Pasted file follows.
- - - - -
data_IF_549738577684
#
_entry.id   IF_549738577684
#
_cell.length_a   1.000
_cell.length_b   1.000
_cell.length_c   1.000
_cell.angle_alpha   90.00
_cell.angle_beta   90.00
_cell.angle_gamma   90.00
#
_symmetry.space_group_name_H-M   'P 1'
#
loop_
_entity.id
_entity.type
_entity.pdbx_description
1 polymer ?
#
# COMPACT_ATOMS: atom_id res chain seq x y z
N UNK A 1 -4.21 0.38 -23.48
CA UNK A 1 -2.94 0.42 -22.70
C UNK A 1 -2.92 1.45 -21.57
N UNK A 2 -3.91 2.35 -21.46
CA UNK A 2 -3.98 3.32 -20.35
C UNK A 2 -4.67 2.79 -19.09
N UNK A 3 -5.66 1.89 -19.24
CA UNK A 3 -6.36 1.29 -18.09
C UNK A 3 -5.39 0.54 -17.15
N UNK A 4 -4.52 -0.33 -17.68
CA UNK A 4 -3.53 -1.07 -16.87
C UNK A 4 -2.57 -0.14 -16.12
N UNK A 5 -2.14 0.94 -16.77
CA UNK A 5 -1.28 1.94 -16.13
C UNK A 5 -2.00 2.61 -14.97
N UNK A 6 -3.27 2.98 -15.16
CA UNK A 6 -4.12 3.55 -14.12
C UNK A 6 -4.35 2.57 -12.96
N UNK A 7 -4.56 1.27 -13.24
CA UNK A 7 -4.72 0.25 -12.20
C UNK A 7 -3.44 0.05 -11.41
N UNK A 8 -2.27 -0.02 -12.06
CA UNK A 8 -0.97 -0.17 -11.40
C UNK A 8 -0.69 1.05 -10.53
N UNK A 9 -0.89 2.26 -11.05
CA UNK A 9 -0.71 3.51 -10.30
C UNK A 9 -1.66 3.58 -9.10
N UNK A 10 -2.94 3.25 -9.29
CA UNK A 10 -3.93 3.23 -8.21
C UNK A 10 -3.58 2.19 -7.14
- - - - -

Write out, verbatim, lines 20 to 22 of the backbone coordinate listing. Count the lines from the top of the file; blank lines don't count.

# COMPACT_ATOMS: atom_id res chain seq x y z
N UNK A 1 -4.21 0.38 -23.48
CA UNK A 1 -2.94 0.42 -22.70